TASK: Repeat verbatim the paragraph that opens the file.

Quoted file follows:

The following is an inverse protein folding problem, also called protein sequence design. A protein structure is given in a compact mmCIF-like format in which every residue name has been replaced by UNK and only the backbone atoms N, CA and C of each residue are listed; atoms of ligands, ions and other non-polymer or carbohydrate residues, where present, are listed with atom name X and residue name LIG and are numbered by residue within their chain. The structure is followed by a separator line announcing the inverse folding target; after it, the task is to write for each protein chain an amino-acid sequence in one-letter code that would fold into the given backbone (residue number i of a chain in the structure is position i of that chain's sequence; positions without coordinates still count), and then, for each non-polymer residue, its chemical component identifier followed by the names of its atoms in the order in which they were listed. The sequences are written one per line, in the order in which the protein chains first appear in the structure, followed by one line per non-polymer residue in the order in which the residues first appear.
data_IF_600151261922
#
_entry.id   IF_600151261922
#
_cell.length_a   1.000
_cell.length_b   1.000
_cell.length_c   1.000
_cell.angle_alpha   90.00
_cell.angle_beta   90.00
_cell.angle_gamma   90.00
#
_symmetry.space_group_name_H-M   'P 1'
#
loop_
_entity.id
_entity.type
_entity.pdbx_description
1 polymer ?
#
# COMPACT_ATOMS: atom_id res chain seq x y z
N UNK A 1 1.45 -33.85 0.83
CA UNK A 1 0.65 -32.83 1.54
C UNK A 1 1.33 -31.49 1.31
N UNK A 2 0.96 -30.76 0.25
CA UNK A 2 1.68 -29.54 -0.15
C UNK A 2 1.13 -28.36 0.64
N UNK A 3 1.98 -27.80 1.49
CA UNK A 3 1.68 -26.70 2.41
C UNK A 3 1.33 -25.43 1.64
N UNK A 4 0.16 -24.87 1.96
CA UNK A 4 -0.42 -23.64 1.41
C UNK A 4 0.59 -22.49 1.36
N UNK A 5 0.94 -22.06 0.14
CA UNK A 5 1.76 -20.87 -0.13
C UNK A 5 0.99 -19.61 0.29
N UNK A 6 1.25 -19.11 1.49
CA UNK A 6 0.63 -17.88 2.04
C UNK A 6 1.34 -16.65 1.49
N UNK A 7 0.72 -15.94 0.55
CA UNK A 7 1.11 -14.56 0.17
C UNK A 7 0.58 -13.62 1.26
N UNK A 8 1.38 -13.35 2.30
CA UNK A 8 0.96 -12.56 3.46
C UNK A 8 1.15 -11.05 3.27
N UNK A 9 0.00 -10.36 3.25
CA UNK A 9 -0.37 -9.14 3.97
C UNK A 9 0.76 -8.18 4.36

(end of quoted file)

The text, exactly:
The following is an inverse protein folding problem, also called protein sequence design. A protein structure is given in a compact mmCIF-like format in which every residue name has been replaced by UNK and only the backbone atoms N, CA and C of each residue are listed; atoms of ligands, ions and other non-polymer or carbohydrate residues, where present, are listed with atom name X and residue name LIG and are numbered by residue within their chain. The structure is followed by a separator line announcing the inverse folding target; after it, the task is to write for each protein chain an amino-acid sequence in one-letter code that would fold into the given backbone (residue number i of a chain in the structure is position i of that chain's sequence; positions without coordinates still count), and then, for each non-polymer residue, its chemical component identifier followed by the names of its atoms in the order in which they were listed. The sequences are written one per line, in the order in which the protein chains first appear in the structure, followed by one line per non-polymer residue in the order in which the residues first appear.